'Mellow' Sonic Youth still isn't easy listening


Nobody has ever accused Sonic Youth of being easy on its listeners.

From its early existence as a noise-obsessed art band to its current reign as the grand pooh-bahs of American punk, the band has reveled in dissonance and distortion, profanity and outrage. Not even its move to the majors in 1990 softened the band's sound or aesthetic; not only were "Goo" and "Dirty" just as abrasive and provocative as their predecessors, but (at the band's insistence) neither sported a parental guidance sticker. The Youth cut nobody slack.

So to say that "Experimental Jet Set, Trash and No Star" (DGC 24632, arriving in stores on CD and cassette today) represents the band's mellow side takes a bit of explaining. Granted, the songs aren't generally as loud as on previous releases; "Sweet Shine," for instance, boasts

pretty chords and a lithe, low-key melody, while "Winner's Blues" features only Thurston Moore's voice and acoustic guitar.

Still, does that really constitute a kinder and gentler Youth?

By most people's standards, no. In fact, the average rock fan probably has a hard time understanding why critics make such a fuss over this band in the first place.

To them, Sonic Youth's music is just noise.

But for those attuned to the band's avant-garde harmonies and deliberately skewed song structures, it's a glorious noise indeed. For beneath that ear-piercing racket lies a melodic sensibility as sharp as any in alternative rock. To hear it, all the audience has to do is throw away the old-fashioned notions of harmony and dissonance.

Curiously, making that leap is a little easier when the band is going full-tilt, since noise and distortion are a natural part of over-amplified rock.

So when the band charges headlong into the roar of "Androgynous

Mind," the sheer density of the sound makes the band's unorthodox harmonies bearable.

Make the music a little less raucous, though, and suddenly all those microtonalities -- notes that seem out of tune by conventional standards but make sense in relation to one another -- are up and in the listener's face.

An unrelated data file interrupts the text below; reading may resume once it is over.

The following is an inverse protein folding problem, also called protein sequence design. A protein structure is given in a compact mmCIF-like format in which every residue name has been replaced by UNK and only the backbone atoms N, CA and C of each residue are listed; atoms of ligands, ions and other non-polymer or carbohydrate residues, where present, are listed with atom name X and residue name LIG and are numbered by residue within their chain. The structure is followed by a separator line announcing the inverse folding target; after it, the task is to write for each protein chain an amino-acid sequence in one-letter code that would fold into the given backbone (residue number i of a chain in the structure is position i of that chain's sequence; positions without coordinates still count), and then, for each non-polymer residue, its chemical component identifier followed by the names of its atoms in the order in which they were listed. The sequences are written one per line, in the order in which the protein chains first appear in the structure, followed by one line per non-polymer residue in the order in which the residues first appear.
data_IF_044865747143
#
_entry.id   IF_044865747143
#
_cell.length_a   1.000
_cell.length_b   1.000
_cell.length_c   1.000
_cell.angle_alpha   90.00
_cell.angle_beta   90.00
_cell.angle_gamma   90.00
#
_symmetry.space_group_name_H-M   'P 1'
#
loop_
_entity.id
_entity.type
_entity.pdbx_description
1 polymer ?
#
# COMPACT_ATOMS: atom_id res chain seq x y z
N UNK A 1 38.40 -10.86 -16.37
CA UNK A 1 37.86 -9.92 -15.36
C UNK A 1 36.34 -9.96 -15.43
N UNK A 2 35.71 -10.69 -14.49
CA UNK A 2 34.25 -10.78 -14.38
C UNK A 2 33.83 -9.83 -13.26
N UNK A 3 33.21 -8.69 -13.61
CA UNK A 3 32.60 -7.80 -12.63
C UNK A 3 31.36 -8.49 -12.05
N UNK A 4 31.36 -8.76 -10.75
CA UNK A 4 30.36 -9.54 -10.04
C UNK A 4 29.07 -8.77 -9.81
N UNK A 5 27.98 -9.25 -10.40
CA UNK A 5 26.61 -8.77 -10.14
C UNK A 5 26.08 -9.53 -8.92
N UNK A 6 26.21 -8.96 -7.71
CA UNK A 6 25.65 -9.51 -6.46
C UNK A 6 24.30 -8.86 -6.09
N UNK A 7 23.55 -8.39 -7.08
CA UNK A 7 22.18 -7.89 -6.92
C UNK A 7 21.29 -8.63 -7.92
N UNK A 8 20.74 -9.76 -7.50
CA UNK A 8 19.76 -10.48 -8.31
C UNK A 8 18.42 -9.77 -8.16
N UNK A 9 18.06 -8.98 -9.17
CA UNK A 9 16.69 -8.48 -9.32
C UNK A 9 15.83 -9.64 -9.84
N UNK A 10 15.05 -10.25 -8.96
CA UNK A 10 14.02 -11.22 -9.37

That's not so bad in songs like

"Bull in the Heather" or "Skink," where the actually warped chords end up working to Kim Gordon's advantage, since conventional tuning would make her less-than-polished voice seem woefully off pitch. "Bull in the Heather" even manages to make the most notably detuned guitar part seem like just another layer in the rhythm arrangement.

"Starfield Road," on the other hand, wraps its hooks in a haze of feedback and electronic effects. Easy on the ear it isn't, yet somehow that's made to work for the song, adding to the song's melodic momentum.

Likewise, though "Screaming Skull" starts off with a thick blanket of fuzz wrapped around its dull-thudding beat, the tension between the low-level crud and high-pitched grunge actually brings the song's traditional elements -- the vocal, the groove, the guitar hooks -- more sharply into focus.

Of course, it's probably easier for underground rock aficionados to get these songs, if only because they're more likely to share the band's more-than-slightly warped view of the rock world. "Screaming Skull," for instance, makes a good deal more sense if you recognize the band names sprinkled through the lyric. Likewise, "Self-Obsessed and Sexxee" is screamingly funny, but only if you both recognize the Riot Grrrl references and know that Moore produced Bikini Kill's debut disc.

If not, then "Experimental Jet Set" will no doubt end up seeming even more incomprehensible than usual.

But hey -- Sonic Youth never pretended to be accessible, did it?


To hear excerpts from Sonic Youth's "Experimental Jet Set, Trash and No Star," call Sundial, The Sun's telephone information service, at (410) 783-1800. In Anne Arundel County, call 268-7738; in Harford County, 836-5028; in Carroll County, 848-0338. Using a touch-tone phone, punch in the four-digit code 6248 after you hear the greeting.

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